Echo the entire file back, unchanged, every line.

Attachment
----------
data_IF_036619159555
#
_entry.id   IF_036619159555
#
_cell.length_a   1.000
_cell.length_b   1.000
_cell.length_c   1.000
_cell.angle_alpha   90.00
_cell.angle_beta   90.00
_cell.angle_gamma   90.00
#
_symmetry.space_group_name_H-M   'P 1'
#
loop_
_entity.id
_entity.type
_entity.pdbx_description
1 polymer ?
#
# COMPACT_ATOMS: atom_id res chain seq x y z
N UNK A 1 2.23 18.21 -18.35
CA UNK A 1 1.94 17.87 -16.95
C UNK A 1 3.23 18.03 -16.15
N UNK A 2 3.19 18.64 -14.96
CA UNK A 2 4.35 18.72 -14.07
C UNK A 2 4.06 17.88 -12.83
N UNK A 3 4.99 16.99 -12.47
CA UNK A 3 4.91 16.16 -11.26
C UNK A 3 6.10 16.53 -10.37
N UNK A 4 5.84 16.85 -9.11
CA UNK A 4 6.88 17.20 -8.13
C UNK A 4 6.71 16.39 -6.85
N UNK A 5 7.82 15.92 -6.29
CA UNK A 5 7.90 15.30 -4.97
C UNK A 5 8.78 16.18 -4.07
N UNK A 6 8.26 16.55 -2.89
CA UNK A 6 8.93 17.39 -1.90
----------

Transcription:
data_IF_036619159555
#
_entry.id   IF_036619159555
#
_cell.length_a   1.000
_cell.length_b   1.000
_cell.length_c   1.000
_cell.angle_alpha   90.00
_cell.angle_beta   90.00
_cell.angle_gamma   90.00
#
_symmetry.space_group_name_H-M   'P 1'
#
loop_
_entity.id
_entity.type
_entity.pdbx_description
1 polymer ?
#
# COMPACT_ATOMS: atom_id res chain seq x y z
N UNK A 1 2.23 18.21 -18.35
CA UNK A 1 1.94 17.87 -16.95
C UNK A 1 3.23 18.03 -16.15
N UNK A 2 3.19 18.64 -14.96
CA UNK A 2 4.35 18.72 -14.07
C UNK A 2 4.06 17.88 -12.83
N UNK A 3 4.99 16.99 -12.47
CA UNK A 3 4.91 16.16 -11.26
C UNK A 3 6.10 16.53 -10.37
N UNK A 4 5.84 16.85 -9.11
CA UNK A 4 6.88 17.20 -8.13
C UNK A 4 6.71 16.39 -6.85
N UNK A 5 7.82 15.92 -6.29
CA UNK A 5 7.90 15.30 -4.97
C UNK A 5 8.78 16.18 -4.07
N UNK A 6 8.26 16.55 -2.89
CA UNK A 6 8.93 17.39 -1.90